Remembering is part of who we are.
Remembering makes us human.
Remembering means that hopefully we do not make the same mistakes again.
In our genealogy research we remember those we love who have gone before us.
We speak their names.
We tell their stories.
We mark our place in the long story that is our family story wending it's way through time.
In every culture in the world there is a way of remembering the ancestors.
Some of us have ancestors whose names were taken from them.
Restorative Justice is a phrase that falls lightly from some peoples' lips.
For others it is about a past that people should 'just go and get over'
But if I am an adult who was taken from my mother when I was a child, or if I am descended from enslaved people this is not my past.
This is my pain-filled today.
Today, I walk around not knowing my own name because I do not know theirs.
Today, I walk around with a hole in my soul.
Many people look at these tragic losses and they feel separate from them.
If they do feel empathy, they feel disempowered and do not know what to do.
When my daughter Hannah died, my world fragmented.
I searched to find a way that I could remember her and acknowledge her and show my love for her.
Naming her was the first step. In times gone by babies who were born still were not given a name.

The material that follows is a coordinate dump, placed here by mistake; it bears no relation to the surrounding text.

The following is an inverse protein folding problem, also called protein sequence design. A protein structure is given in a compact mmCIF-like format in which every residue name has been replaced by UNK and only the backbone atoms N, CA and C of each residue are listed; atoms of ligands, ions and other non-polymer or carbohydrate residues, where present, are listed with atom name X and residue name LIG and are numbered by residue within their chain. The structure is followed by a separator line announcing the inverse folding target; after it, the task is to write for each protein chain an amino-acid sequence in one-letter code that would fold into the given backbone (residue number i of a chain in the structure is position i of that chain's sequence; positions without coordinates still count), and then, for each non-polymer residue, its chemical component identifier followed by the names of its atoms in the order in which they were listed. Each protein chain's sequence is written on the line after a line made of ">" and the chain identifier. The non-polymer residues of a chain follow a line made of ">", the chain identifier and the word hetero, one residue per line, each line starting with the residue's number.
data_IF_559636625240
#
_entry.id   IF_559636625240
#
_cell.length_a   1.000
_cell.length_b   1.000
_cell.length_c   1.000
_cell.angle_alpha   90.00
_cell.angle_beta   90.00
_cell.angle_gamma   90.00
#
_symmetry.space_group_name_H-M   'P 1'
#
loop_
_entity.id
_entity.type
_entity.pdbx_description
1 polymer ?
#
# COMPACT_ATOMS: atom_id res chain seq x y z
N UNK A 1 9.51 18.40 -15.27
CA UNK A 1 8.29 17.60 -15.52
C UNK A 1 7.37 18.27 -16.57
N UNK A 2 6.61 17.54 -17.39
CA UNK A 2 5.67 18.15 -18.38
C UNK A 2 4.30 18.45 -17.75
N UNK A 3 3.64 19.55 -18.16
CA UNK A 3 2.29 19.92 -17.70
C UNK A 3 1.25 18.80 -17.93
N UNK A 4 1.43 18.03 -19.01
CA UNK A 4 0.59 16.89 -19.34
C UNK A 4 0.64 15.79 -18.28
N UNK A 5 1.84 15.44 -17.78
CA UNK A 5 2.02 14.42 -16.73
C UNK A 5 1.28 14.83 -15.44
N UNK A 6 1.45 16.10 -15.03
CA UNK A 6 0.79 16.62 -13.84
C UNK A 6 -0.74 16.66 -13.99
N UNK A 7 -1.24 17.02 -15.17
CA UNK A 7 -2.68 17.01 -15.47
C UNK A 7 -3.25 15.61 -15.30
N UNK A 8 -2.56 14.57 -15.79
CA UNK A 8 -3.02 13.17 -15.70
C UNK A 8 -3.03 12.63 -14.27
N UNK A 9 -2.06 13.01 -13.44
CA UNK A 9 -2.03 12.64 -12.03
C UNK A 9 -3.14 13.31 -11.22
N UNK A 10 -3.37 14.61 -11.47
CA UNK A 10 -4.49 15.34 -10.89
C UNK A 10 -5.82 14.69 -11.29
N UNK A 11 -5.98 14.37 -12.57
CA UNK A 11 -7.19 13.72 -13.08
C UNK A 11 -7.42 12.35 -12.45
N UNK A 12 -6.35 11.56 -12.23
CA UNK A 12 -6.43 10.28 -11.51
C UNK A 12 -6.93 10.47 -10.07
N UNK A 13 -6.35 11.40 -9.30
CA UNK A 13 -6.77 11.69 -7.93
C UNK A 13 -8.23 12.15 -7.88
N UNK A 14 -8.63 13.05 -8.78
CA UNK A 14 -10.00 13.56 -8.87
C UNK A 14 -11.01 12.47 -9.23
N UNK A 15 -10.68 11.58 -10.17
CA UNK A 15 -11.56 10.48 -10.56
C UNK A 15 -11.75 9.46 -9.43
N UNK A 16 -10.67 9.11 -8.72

Hannah means gift of God and it was the name she was given before she was born and before she died.
As time passed, I began to create a family tree in which Hannah's name is written.
Everytime I write her name, it gives me comfort.
Everytime I write her name, I ensure that she will not be forgotten.
Everytime I write her name, I say to everyone, you cannot know me and the person that I am if you do not know that my little girl died.
Through my experience I have learned the importance of names and speaking her name.
This has led me to a powerful feeling of empathy with those whose names have been taken.
From the safety of my own home, I have discovered that there is much I can do to walk alongside others whose names have been taken.
I took an Autosomal DNA test and uploaded a simple family tree online, so that the children who were taken from their mothers in my family can find us if they are searching. One day I hope to meet them and tell them about their mothers and all their cousins.
As a result of my DNA test I have also discovered that I have cousins who are people of colour, so I contribute the names of enslaved people found in old documents, to a worldwide project called The Slave Name Roll Project. I actively search to find our common ancestor. I cannot undo what has been done by people who share my blood but I can name it and acknowledge my previously unknown, unacknowledged cousins.
I am only one of thousands of people worldwide doing this.
Each of us is contributing to restoring justice to those who have been treated unjustly.
We are not waiting for governments to change our world.
We are making the change.